Veneto wine

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Veneto is a wine region in north-eastern Italy, one of a group of three highly productive Italian regions known collectively as the Tre Venezie (after the Venetian Republic), which is a large area comprised today of the Italian regions of Friuli Venezia-Giulia, Alto Adige and Trentino, and Veneto. The Veneto is the biggest DOC producer of the three. Although the Tre Venezie collectively produce more red wine than white, the Veneto region produces more whites under DOC and is home to the famous Soave and Prosecco wines.

The region is protected from the harsh northern European climate by the Alps, the foothills of which form the Veneto's northern extremes. These cooler climes are well-suited to white varieties like Garganega (the main grape for Soave wines),[1] while the warmer Adriatic coastal plains, river valleys, and Garda Lake zone are the places where the renowned Valpolicella, Amarone and Bardolino DOC reds are produced.
In Veneto, two different wine areas are clearly distinguishable: an Eastern part, close to the Venice Lagoon between the hills of Treviso, the plain of Piave river and Adriatic coast, where it is typical to produce the famous Prosecco (Glera), and other varieties are grown like Merlot, Carmenere, Verduzzo, Raboso Piave, Refosco, Tocai, Verdiso, Marzemino; and the Western part, close to Garda Lake and the city of Verona, famous for the wines based on the varieties Corvina, Rondinella, Garganega, Trebbiano of Soave, and Oseleta.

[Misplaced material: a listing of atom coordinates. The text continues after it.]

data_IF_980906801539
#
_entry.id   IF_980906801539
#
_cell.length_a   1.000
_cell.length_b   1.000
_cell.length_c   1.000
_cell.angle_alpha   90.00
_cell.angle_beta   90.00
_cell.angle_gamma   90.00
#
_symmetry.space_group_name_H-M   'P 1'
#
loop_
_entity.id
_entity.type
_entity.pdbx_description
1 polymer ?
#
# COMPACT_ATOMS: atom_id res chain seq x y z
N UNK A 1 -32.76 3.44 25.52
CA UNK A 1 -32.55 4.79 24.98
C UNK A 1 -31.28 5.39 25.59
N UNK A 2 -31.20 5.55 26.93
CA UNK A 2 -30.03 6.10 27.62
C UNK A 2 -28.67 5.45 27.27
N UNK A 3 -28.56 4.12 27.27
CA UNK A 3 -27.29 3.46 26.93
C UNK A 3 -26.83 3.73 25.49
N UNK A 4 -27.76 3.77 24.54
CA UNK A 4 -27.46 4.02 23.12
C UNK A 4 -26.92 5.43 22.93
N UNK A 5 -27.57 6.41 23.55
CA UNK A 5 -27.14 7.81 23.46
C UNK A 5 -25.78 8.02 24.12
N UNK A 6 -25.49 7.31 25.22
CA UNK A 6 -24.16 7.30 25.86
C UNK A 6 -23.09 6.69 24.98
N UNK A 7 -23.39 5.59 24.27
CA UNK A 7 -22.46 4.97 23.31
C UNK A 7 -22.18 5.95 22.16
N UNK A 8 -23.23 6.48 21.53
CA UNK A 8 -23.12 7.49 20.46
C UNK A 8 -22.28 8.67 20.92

In the central part of the Veneto the winemaking transitions between the varieties and styles of the Eastern and Western parts. In that area you can find the Colli Euganei, the hills close to Padua, that is a special Mediterranean microclimatic zone; it is even famous for the Moscato fior d'arancio production, a sparkling dessert wine.
Another famous area in the North-center of Veneto, close to Asiago, is Breganze, where a dessert wine caled Torcolato is produced with the Vespaiolo grape.
The traditional vine training system of the eastern part is the Sylvoz system, today replaced by the Guyot system, while in the western part there is more traditionally the Pergola system. Veneto's growers use modern growing methods and systems in the vineyard and for wine making. While most of the 'classic' wines from this area are based on native grape varieties, like Glera (formerly known as Prosecco) and Verduzzo, high demand for Veneto wines in the European and US markets has galvanized the region's producers into experimentation with Cabernets, Chardonnay and Pinot varieties, among others. One of Italy's leading wine schools, Conegliano, is based here and the nation's most important wine fair, Vinitaly, takes place each spring in Verona.[2]

Veneto is the 8th largest region of Italy in land mass, and a population of 4,371,000 ranks it 6th in that regard. It has over 90,000 hectares (220,000 acres) of vineyards, of which 35,400 are acclaimed DOC. Annual production totals 8,500,000 hectolitres, 1,700,000 or 21% of which is DOC, making it the biggest DOC producer in Italy. White wine accounts for 55% of the DOC production in Veneto.[3]

See also[edit]

  • Rossignola, a native grape variety growing in the Veneto since at least the early 19th century.